In spite of the current upsurge of interest in the field of rural church music in the late eighteenth and early nineteenth centuries, there is surprisingly little exhaustive material dealing with one particular area of the country. Research from the early part of this century covers the West Country and Sussex, and the concensus has always been that these areas were the strongest in the tradition of local psalmody. This dissertation attempts to redress the balance by considering the choir-band in the Eastern Counties (the East Midlands, East Anglia and Mid-Anglia). The county of Northamptonshire is given particular consideration, and may be considered to be a 'typical' English county; this may show that this genre of music is very much more widespread than was formerly thought. The thesis describes the state of the late eighteenth-century Church, and discusses the role of music in the service, the situation of the choir-band and methods of payment. Examples of local psalmody in Northamptonshire are given, and the instrumentation of the choir-bands is studied, by reference to sources such as churchwardens' account books. Conclusions are drawn about instrumental trends, dispersion and influence. The lasting significance of the choir-band movement is also considered.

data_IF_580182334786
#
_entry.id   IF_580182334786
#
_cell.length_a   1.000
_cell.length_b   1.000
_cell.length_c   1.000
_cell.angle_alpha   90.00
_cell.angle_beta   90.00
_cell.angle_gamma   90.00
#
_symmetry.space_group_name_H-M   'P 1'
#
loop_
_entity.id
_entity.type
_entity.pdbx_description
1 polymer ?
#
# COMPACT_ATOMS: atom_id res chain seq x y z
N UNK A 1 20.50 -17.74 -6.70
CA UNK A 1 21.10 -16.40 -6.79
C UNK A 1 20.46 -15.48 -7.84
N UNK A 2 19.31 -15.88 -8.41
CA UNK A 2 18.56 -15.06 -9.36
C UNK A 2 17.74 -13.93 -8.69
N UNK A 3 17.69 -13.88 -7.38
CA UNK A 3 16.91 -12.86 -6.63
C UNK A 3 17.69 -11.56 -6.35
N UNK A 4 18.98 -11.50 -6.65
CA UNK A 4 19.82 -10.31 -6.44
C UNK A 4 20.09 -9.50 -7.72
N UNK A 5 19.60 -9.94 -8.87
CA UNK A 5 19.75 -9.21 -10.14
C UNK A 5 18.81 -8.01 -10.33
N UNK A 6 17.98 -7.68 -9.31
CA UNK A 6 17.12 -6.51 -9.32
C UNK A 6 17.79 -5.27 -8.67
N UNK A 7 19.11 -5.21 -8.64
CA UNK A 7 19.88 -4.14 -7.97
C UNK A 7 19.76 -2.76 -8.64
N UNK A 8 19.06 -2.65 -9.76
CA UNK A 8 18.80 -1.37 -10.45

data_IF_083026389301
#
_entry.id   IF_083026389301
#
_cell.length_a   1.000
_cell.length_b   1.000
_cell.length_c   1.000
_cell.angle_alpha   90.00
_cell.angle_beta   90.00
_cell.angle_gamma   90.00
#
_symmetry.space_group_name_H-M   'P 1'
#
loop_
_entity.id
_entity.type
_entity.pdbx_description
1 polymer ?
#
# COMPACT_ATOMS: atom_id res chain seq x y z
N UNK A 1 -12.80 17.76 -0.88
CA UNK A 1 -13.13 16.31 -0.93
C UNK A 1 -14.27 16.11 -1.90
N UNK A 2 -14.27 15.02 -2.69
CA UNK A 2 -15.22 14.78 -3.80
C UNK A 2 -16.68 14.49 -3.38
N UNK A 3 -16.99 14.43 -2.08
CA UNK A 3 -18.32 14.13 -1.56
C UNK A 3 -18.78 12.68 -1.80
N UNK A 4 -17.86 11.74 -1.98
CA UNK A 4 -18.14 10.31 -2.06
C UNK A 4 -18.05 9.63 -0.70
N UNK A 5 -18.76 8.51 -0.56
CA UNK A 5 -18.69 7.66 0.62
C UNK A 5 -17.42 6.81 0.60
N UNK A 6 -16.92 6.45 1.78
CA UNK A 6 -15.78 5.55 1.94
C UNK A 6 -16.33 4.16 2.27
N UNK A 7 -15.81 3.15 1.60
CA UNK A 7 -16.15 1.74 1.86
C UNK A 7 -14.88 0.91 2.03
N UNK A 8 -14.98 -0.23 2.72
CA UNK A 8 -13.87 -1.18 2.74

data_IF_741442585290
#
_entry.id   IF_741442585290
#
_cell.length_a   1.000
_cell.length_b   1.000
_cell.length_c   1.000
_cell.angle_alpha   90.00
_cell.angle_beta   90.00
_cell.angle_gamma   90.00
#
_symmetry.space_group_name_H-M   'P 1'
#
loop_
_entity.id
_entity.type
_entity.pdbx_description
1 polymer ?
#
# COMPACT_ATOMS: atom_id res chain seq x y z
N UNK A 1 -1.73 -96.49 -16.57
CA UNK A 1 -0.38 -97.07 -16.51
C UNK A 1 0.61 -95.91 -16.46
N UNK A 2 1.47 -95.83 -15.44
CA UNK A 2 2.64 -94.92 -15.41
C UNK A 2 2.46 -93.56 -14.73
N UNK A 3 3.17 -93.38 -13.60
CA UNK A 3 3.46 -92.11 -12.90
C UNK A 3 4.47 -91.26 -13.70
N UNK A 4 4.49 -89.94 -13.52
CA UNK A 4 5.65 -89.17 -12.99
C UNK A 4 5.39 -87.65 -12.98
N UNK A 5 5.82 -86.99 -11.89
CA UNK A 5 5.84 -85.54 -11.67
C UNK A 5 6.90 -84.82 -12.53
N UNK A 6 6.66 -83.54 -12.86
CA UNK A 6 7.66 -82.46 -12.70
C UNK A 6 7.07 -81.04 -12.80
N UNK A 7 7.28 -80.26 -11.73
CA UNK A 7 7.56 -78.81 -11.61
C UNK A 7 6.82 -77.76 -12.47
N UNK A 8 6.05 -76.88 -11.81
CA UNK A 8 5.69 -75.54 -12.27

|Publisher||University of Leicester|
|Source Sets||Ethos UK|
|Type||Electronic Thesis or Dissertation|
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